elastic impact, the relative velocities of the two bodies after
impact are the same as their relative velocities before impact.
The impact of a superball with a hard surface approaches perfect
elasticity, because the ball’s speed diminishes little
during its collision with the surface. At the other end of the range
is the perfectly plastic impact, during
which at least one of the bodies in contact deforms and does not
regain its original shape, and the bodies do not separate. This
occurs when modeling clay is dropped on a surface.
Most impacts are neither perfectly elastic nor perfectly plastic,
but somewhere between the two. The coefficient
of restitution describes the relative elasticity of an impact.
It is a unitless number between 0 and 1. The closer the coefficient
of restitution is to 1, the more elastic is the impact; and the
closer the coefficient is to 0, the more plastic is the impact.
The coefficient of restitution governs the relationship between
the relative velocities of two bodies before and after an impact.
This relationship, which was originally formulated by Newton, may
be stated as follows:
- When two bodies undergo a direct collision, the difference
in their velocities immediately after impact is proportional to
the difference in their velocities immediately before impact.
This relationship can also be expressed algebraically as the
In this formula, e is the coefficient of restitution, u1 and
u2 are the velocities of the bodies just before impact,
and v1 and v2 are the velocities of the bodies
immediately after impact (Figure 12-12).
The differences in two ball’s velocities before
impact is proportional to the difference in their velocities after
impact. The factor of proportionality is the coefficient of restitution.
In tennis, the nature of the game depends on the type of impacts
between ball and racket and between ball and court. All other conditions
being equal, a tighter grip on the racket increases the apparent
coefficient of restitution between ball and racket (21).
When a pressurized tennis ball is punctured, there is a reduction
in the coefficient of restitution between ball and surface of 20% (20).
Other factors of influence are racket size, shape, balance, flexibility,
string type and tension, and swing kinematics (18, 19, 51).
The nature of impact between the bat and the ball is also an
important factor in the sports of baseball and softball. The hitting
surface of the bat is convex, in contrast to the surface of the
tennis racquet, which deforms to a convex shape during ball contact.
Consequently, hitting a baseball or softball in a direct, rather
than a glancing, fashion is of paramount concern. Research has shown that
aluminum baseball bats produce significantly higher batted ball
speeds than do wood bats, which suggests that the coefficient of
restitution between an aluminum bat and baseball is higher than
that between a wood bat and baseball (17). The condition
of the ball is also significant. Tests have shown that rebound from
a surface is higher after 800 impacts than when a ball is new, because
the loss of nap increases the coefficient of restitution between
ball and surface, and decreases the ball’s aerodynamic
drag. However, the major factor affecting ball rebound is the amount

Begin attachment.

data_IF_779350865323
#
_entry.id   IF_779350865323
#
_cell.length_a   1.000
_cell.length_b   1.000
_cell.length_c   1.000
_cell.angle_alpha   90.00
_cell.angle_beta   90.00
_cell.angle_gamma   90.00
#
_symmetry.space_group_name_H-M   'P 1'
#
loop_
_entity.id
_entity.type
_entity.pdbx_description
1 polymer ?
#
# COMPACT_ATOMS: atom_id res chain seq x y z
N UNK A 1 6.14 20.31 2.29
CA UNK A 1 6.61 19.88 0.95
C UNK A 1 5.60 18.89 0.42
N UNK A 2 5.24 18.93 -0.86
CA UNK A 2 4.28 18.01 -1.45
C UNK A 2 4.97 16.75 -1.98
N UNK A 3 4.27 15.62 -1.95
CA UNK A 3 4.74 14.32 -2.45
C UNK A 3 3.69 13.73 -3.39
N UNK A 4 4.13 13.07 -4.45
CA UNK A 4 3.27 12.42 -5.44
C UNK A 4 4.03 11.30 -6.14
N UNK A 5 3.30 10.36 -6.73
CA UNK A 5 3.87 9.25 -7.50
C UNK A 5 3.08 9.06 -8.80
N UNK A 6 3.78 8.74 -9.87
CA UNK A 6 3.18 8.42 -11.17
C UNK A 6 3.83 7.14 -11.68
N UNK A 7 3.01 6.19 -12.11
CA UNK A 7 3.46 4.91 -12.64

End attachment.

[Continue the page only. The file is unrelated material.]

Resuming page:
of time the ball has been outside a pressurized can. A loss of rebound
height for both used and unused balls occurs after five days out
of a can (38). The surface of the court also influences
ball rebound during play, with differences in the coefficients of
restitution and friction between ball and surface making some courts “fast” and
In the case of an impact between a moving body and a stationary
one, Newton’s law of impact can be simplified because the
velocity of the stationary body remains zero. The coefficient of
restitution between a ball and a flat, stationary surface onto which
the ball is dropped may be approximated using the following formula:
In this equation, e is the coefficient of restitution, hd is
the height from which the ball is dropped, and hb is the
height to which the ball bounces (see Sample Problem 12.5).
The coefficient of restitution describes the interaction between
two bodies during an impact; it is not descriptive
of any single object or surface. Dropping a basketball, a golf ball,
a racquetball, and a baseball onto several different surfaces demonstrates
that some balls bounce higher on certain types of surfaces (Figure
Bounce heights of a basketball, golf ball, racquetball, and baseball
all dropped onto the same surface from a height of 1 m.
The coefficient of restitution is increased by increases in both
impact velocity and temperature. In sports such as baseball and
tennis, increases in both incoming ball velocity and bat or racket
velocity increase the coefficient of restitution between bat or
racket and ball, and contribute to a livelier ball rebound from
the striking instrument. In racquetball and squash, where the ball
is constantly being deformed against the wall, the ball’s
thermal energy (temperature) is increased over the course of play.
As ball temperature increases, its rebound from both racquet and
wall becomes more lively.
“Giving” with the ball
during a catch serves to lessen the magnitude of the impactforce
sustained by the catcher.
A basketball is dropped from a height of 2 m onto a gymnasium
floor. If the coefficient of restitution between ball and floor
is 0.9, how high will the ball bounce?